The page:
“… slowly I recognized the road, the lake, and a nursing home, where I spent some weeks recovering almost forty years ago. I stopped the car and sat still – remembering. And … you see, in this very nursing home, sir, I met my wife for the first time … and I met an Englishman who became my greatest friend. And I remembered the people at the station in ’19, when we prisoners were sent home, cheering us, treating us like friends … the faces of a party of distinguished men around a table who tried their utmost to comfort me when the defeat of my country seemed to me unbearable. And – very foolishly – I remembered the English countryside, the gardens, the green lawns, the weedy rivers and the trees … she loved so much. And a great desire came over me to come back to my wife’s country. And this, sir, is the truth.” (The Life And Death Of Colonel Blimp)
These three monologues highlight the fact that you can write exceptional dialogue but it needs a great actor to deliver it, and – more than that – it has to suit the actor’s abilities. In the case of Jaws and Blade Runner, the actors were involved in writing these moments, and so we get to see Rutger Hauer and Robert Shaw really concentrating their strengths as performers into the words. The speech from The Life And Death Of Colonel Blimp was written by Michael Powell and Emeric Pressburger, and acted onscreen by Anton Walbrook. It’s a wonderful scene, and Walbrook was an incredible actor.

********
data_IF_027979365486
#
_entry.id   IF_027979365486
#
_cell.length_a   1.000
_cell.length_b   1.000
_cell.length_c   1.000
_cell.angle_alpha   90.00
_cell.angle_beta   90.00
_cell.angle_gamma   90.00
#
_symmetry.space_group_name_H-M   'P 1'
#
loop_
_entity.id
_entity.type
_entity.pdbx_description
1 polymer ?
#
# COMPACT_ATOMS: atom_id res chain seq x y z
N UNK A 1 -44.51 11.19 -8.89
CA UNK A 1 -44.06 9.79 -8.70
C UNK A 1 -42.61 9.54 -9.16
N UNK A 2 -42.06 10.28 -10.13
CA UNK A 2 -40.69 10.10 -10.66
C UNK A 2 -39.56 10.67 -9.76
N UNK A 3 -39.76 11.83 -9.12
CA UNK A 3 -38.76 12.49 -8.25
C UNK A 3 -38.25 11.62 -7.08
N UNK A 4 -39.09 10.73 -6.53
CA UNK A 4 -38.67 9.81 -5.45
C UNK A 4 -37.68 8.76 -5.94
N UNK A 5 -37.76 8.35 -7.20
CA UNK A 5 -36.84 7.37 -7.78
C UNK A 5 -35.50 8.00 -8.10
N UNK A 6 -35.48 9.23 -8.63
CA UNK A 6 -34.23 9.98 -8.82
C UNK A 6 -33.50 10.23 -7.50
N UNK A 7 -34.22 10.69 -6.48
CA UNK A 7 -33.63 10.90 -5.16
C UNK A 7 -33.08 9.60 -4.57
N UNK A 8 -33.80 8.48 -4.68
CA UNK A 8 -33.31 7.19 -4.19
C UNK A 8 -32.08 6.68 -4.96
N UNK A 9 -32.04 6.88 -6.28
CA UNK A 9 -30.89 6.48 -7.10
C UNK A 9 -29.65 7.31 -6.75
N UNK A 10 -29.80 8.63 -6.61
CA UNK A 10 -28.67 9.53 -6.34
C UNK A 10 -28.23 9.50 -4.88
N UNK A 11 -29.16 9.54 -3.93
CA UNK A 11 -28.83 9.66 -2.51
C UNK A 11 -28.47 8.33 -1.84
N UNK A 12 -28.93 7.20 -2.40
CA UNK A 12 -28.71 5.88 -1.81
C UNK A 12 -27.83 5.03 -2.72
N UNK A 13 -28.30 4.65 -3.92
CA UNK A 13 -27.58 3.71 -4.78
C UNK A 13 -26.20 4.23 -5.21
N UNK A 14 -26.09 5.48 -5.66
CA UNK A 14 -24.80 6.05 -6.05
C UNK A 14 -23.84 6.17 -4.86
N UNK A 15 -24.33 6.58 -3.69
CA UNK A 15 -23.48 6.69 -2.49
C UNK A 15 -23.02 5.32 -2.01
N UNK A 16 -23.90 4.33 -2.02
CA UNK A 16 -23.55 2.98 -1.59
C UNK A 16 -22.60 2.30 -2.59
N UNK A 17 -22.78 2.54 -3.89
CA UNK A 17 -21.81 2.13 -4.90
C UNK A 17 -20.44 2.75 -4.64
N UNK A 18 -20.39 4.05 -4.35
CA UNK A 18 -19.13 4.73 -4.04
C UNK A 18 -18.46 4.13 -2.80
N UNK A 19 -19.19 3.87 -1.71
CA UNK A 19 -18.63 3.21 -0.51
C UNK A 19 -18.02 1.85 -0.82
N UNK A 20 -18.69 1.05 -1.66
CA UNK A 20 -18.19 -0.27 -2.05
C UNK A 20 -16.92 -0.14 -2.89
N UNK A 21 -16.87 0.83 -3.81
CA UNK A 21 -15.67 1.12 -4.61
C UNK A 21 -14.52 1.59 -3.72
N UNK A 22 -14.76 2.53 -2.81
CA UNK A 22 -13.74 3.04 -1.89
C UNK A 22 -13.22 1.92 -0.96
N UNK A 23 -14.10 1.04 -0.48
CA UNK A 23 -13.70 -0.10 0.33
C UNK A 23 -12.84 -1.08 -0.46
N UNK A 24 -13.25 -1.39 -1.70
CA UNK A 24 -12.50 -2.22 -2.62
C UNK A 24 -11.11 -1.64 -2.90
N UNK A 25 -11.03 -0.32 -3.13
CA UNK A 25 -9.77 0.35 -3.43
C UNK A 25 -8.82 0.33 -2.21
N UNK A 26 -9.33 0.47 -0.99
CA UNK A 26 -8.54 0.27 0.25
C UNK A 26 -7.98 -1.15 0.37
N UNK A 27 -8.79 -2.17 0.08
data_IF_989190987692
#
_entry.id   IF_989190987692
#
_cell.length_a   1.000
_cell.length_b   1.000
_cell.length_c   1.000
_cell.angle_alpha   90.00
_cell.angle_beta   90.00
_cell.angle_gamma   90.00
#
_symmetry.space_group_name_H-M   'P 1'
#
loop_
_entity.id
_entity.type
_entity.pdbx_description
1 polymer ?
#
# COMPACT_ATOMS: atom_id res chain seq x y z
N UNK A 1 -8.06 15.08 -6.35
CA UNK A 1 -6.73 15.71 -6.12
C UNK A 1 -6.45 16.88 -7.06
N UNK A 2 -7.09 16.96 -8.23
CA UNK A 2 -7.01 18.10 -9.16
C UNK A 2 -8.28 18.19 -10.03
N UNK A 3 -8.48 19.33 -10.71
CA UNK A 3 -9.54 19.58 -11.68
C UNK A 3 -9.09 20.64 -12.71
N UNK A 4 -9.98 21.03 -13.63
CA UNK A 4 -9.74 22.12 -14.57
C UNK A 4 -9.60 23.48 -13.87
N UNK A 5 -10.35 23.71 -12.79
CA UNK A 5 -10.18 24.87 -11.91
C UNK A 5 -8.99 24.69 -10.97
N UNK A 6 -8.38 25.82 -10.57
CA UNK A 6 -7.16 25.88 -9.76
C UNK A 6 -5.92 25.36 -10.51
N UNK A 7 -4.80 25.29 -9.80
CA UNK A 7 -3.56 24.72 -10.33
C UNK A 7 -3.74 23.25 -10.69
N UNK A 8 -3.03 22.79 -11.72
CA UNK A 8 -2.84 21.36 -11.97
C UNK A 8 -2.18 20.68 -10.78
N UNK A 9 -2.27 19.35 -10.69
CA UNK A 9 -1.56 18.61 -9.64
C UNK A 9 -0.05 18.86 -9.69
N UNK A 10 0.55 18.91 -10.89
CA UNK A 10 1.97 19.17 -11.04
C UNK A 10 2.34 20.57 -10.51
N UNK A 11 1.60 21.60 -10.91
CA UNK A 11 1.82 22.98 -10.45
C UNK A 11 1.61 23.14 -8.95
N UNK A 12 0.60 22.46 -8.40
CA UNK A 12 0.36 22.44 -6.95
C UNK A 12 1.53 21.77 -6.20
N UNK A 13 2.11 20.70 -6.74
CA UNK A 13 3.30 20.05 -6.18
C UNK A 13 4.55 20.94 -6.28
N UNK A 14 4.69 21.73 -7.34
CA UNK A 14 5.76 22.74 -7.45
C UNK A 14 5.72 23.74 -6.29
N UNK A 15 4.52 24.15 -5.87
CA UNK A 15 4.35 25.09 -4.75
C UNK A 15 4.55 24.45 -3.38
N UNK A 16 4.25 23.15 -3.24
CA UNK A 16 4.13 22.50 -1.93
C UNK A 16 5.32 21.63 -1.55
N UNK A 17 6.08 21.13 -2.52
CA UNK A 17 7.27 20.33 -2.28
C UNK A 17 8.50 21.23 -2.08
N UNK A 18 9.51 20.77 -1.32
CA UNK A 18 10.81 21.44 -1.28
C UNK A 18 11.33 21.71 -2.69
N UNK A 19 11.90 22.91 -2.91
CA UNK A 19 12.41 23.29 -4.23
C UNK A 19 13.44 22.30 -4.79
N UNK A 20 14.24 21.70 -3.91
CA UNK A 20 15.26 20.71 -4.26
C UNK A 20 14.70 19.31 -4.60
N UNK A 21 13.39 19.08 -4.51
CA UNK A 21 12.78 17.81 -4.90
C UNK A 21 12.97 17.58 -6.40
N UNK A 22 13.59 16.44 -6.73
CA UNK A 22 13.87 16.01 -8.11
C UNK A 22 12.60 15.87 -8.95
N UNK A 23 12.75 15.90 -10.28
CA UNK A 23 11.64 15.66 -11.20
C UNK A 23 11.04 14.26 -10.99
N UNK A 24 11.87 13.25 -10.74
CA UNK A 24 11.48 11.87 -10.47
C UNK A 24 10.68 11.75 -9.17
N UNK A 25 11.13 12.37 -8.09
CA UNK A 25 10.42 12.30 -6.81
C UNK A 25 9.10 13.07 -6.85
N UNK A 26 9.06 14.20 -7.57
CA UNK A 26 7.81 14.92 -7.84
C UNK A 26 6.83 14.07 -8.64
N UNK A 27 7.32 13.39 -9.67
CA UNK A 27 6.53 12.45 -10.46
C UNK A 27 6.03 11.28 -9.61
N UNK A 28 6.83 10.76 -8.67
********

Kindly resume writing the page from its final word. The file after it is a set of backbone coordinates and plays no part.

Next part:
I’ve managed to celebrate only the tiniest amount of great movie dialogue, and not even touch on so many genres, from the tension-building repetitions of horror (“Redrum! Redrum!”) to the laconic confessionals of the Western (“I’ve killed just about everything that walked or crawled at one time or another.”). Still, it’s a start.
But, to finish, here are a few great closing lines that have been trotted out a million times before. Still, as I’ve already said, a lot of the fun of movie dialogue is in quoting it and seeing who recognises and enjoys it:
“Hang on a minute, lads – I’ve got a great idea.”
“Oh no, it wasn’t the airplanes. It was beauty killed the beast.”
“I wish we could chat longer, but I’m having an old friend for dinner.”
“Roads? Where we’re going, we don’t need roads.”
“It’s so beautiful! Let’s live here. We’ll rent to start.”